Don’t expect Thursday’s airstrike on Syria to move the dial on President Donald Trump’s historically low approval ratings — not for now, at least. Recent history suggests that any “rally ‘round the flag” effect on Trump’s popularity is contingent on what comes next.
The extent to which the president can benefit politically from his decision to use military force will likely depend on a number of factors — none of which are clear in the aftermath of firing 59 Tomahawk missiles at the Syrian military airbase believed to have launched the aircraft that carried out this week’s chemical weapons attack.
The degree of U.S. involvement in Syria, the breadth of Democratic support and depth of opposition to Trump’s eventual actions — all of it will shape and color public perceptions of the president’s performance. But regardless of what happens, even a large-scale shift in views of Trump is unlikely to be lasting.
In Trump’s case, he begins with more baggage than his recent predecessors, a consequence of his past public statements and the bitter polarization surrounding his presidency. As of late Friday, Trump’s average approval rating stood at 40 percent, according to RealClearPolitics, down from 45 percent a month ago.
Modern polling history is replete with examples of military actions and other foreign-affairs events that did, and did not, change the public’s perception of the commander-in-chief. Barack Obama’s administration rescued a cargo shipping captain from pirates off the African coast and toppled Muammar Qadhafi in Libya, but the president’s poll numbers stayed stagnant. The killing of Osama bin Laden in Pakistan in 2011 led to a month-long bounce for Obama, but he quickly returned to his previous position.
“Any rallying effect from this sort of engagement is typically short-lived,” said Republican strategist Alex Conant. “Obviously recall [George H.W. Bush] won a major war in the Mideast and went on to lose reelection shortly thereafter. Even [George W. Bush] after 9/11 had a very competitive reelection four years later.”
Back in 2001, the younger Bush’s approval rating surged 35 points after the Sept. 11 terror attacks — the largest bounce Gallup has ever measured. He got a 13-point bump following the invasion of Iraq in 2003.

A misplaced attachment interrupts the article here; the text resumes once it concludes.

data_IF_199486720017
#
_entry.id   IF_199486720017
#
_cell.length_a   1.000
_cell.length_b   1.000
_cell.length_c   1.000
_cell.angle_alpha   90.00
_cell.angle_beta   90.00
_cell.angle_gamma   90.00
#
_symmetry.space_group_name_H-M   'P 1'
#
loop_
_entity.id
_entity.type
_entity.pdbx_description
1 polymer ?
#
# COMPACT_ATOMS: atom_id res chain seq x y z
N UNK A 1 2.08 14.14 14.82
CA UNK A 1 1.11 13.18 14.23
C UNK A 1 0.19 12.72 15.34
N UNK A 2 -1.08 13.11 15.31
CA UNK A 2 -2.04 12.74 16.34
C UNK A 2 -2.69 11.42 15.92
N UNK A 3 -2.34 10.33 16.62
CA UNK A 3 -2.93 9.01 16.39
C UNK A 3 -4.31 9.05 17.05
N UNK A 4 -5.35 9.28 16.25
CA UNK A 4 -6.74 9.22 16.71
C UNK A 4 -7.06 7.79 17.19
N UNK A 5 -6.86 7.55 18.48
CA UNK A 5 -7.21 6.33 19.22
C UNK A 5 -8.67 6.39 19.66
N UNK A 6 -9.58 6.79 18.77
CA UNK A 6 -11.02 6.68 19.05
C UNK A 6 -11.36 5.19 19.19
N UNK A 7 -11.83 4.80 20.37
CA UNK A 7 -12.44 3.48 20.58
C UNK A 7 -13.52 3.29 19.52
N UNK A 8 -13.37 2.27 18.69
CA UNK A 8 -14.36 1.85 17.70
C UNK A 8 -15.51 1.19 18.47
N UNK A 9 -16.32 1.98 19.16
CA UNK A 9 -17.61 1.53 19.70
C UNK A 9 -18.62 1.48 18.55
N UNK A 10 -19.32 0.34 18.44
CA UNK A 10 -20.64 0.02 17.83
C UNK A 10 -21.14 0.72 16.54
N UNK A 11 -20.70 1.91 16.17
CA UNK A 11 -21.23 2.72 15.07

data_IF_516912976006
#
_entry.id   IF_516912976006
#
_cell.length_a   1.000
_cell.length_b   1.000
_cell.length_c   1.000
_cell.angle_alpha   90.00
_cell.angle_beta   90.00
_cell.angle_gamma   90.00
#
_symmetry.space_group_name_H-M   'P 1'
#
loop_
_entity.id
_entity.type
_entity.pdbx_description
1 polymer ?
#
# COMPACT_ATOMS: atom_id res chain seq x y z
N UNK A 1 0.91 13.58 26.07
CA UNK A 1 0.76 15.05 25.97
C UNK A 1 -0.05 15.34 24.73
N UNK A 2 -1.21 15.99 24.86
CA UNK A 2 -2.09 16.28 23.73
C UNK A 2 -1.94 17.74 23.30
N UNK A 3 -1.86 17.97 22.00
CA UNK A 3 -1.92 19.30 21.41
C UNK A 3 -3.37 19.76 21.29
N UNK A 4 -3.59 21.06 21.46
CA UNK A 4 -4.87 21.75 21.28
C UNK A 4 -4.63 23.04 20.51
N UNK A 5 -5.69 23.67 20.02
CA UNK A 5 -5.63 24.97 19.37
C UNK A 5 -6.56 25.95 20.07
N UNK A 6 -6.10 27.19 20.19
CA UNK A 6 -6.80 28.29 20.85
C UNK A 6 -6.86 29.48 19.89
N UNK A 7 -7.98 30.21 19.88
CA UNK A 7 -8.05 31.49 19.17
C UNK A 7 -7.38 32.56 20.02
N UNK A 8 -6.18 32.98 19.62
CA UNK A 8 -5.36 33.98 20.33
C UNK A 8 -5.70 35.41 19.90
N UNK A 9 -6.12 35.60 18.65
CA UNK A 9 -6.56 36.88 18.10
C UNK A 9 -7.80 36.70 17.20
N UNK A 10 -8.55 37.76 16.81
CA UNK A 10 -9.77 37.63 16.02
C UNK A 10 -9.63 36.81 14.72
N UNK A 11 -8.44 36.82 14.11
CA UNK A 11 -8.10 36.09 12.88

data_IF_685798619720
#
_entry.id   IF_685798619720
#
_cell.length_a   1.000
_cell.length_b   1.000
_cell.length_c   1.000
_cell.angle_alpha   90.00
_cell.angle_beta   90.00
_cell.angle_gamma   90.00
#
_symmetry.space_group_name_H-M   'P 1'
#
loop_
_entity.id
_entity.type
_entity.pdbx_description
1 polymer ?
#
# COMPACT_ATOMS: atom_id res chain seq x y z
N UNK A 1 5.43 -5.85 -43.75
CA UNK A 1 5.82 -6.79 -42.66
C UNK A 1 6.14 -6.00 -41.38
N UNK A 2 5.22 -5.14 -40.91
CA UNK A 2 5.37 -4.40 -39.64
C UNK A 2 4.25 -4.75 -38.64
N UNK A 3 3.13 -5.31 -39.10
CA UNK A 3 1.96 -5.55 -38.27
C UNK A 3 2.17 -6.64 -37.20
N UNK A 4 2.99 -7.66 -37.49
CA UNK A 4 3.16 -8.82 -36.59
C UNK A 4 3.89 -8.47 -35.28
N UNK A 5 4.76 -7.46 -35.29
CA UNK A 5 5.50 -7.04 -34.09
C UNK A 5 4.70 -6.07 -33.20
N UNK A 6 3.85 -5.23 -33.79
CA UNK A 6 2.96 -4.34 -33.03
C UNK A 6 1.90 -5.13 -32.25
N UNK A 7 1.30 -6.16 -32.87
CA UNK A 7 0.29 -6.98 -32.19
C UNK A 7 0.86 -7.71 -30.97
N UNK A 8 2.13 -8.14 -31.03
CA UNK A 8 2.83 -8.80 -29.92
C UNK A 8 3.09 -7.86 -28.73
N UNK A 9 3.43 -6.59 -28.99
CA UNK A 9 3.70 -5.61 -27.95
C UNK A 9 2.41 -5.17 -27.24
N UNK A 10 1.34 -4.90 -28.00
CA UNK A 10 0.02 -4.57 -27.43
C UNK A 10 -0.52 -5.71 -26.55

For Bill Clinton, one of his poll bounces — in December 1998 — coincided with a four-day-long bombing campaign in Iraq. But that occurred as the House of Representatives was moving to impeach Clinton, making it impossible to distinguish to which event Americans were reacting.
Clinton did not get a discernible poll bounce following another high-profile military action: the Aug. 1998 bombing of al Qaeda-linked targets in Afghanistan and Sudan.
The Iraqi invasion of Kuwait led to two separate double-digit bumps for George H.W. Bush, according to Gallup: He gained 14 points in approval after the Aug. 1990 invasion of Kuwait, then 18 points when the U.S. launched military action in Jan. 1991. But, notably, Bush’s approval rating when he ordered the start of Operation Desert Storm (64 percent) wasn’t much higher than before the Iraqi invasion (60 percent), meaning his initial bounce had mostly receded by the time the U.S. took action.
Other smaller-scale military actions resulted in either modest or short-lived changes in perceptions of the president. Ronald Reagan never got a sudden, double-digit bounce in Gallup polling — the 1983 invasion of Grenada didn’t move the needle much on his poll numbers.
Gerald Ford got a 11-point bounce in May 1975 after Marines recovered the S.S. Mayaguez, a U.S. container ship that had been seized by the Khmer Rouge, off the coast of Cambodia. Ford had been damaged by Watergate and his pardon of Richard Nixon, holding only a 40-percent approval rating going into the Mayaguez incident.
That is also where Trump begins, with a majority of Americans disapproving of his job performance. The lack of a Trump honeymoon is indicative of the unusually low opinions many Americans held of the new president during last year’s campaign, and also of an agenda over the first 11 weeks that has stoked partisan fires and controversy — particularly over immigration, health care and the nation’s next Supreme Court justice, Neil Gorsuch.
Reaction to Trump’s actions on Thursday night has been generally positive — particularly on Capitol Hill among members of both parties. Any escalation of U.S. involvement in Syria beyond the bombing, however, could divide lawmakers along partisan lines — and lead to a similarly polarized response from the public at large.
The first polls on Trump and his actions in Syria should be available early next week. But the general idea that military action could boost a president’s political standing is not a foreign concept to Trump.
Back on Oct. 9, 2012 — as Mitt Romney closed in on Obama following their first general-election debate — Trump mused that Obama could seek to exploit his role as commander-in-chief to improve his reelection odds.
“Now that Obama’s poll numbers are in tailspin — watch for him to launch a strike in Libya or Iran,” Trump posted on Twitter. “He is desperate.”